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Russ Rides to the Rescue

by Amity Shlaes
November 18, 2008

George Will is being attacked for pointing out that net domestic private investment was negative at many points in the 1930s. But as Russ Roberts points out, George is right.
Why do we care? Because negative net domestic private investment in human language says:
“we have no hope.” And that was the attitude of business in much of the 1930s. Those New Yorker cartoons of people crying into their drink at their second home were accurate. They were not creating jobs.

1 Comment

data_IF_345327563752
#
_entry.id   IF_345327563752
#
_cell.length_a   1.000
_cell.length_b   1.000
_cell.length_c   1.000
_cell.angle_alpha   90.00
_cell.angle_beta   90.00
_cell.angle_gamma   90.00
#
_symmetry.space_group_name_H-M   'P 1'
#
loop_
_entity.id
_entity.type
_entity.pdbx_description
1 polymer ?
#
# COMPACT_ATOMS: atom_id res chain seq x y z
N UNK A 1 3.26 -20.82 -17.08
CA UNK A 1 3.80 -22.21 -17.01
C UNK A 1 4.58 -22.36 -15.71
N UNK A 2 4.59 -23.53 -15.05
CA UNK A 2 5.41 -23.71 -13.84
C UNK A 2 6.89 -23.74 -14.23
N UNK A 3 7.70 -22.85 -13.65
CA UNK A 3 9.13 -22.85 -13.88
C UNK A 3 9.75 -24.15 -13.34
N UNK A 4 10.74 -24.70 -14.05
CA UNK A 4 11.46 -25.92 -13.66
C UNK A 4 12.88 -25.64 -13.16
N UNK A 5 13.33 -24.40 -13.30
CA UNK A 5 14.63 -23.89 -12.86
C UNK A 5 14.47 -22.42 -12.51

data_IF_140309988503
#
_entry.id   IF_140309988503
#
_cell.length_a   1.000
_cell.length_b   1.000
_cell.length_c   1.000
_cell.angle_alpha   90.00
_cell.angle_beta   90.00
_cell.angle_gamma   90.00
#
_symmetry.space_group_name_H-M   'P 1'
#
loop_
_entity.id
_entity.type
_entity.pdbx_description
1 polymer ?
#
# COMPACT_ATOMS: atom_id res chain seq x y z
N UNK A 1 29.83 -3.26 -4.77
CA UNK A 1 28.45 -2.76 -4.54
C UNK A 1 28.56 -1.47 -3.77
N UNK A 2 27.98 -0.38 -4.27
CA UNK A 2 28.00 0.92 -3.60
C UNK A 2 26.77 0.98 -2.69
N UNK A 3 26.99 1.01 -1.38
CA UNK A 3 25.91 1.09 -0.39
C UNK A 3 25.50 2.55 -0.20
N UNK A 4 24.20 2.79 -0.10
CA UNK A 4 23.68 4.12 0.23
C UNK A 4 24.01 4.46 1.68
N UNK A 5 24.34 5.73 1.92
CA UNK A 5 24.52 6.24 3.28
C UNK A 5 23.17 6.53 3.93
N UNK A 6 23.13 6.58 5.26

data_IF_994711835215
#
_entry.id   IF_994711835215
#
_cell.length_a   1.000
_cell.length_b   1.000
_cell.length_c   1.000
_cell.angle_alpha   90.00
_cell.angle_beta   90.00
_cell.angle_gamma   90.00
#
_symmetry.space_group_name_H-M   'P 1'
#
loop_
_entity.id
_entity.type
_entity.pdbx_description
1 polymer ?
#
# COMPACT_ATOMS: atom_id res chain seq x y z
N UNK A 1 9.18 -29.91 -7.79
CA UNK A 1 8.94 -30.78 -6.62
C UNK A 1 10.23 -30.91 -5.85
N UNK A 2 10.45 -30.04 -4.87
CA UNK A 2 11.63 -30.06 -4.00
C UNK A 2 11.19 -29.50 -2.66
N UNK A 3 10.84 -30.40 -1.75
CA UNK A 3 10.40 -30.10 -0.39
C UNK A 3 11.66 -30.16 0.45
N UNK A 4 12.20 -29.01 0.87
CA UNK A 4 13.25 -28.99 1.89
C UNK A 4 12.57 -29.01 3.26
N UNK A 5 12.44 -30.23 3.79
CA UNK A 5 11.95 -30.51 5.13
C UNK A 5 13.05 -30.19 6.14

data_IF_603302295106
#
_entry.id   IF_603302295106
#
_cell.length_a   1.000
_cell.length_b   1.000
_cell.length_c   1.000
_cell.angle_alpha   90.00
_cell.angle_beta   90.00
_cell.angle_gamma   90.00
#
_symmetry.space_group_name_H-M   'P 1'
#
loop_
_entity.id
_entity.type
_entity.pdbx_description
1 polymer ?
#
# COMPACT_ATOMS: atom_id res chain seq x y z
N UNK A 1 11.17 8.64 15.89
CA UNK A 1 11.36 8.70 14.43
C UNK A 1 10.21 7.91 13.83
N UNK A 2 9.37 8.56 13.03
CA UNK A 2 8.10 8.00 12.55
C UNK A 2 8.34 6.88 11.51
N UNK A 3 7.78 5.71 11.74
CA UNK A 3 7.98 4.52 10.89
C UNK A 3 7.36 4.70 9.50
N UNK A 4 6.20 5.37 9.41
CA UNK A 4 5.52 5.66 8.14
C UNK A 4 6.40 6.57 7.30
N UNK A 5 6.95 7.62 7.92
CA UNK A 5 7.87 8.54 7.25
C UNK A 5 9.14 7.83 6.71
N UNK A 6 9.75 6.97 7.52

• Posted by Rien Huizer

    Negative net domestic investment is negative net domestic investment. Associating that with an investor psychology like you do may appear plausible but there is no proof. I would guess, equally plausibly, that there was a shortage of bank lending capacity, especially for riskier projects and compared to the 1920s. Whether or not regime uncertainty (i feel that it the bogeyman here) played a role is a good question in the early years (say through 1935) but after that policy direction should have been pretty clear. But anyway, it is a very interesting area for enquiry, to be handled with care because the present is not particularly immune to emotional, or even irrational patterns of group behavior. This private investor for instance, is not going to increase his risk, happy to have dodged most of the bullets that killed his mates..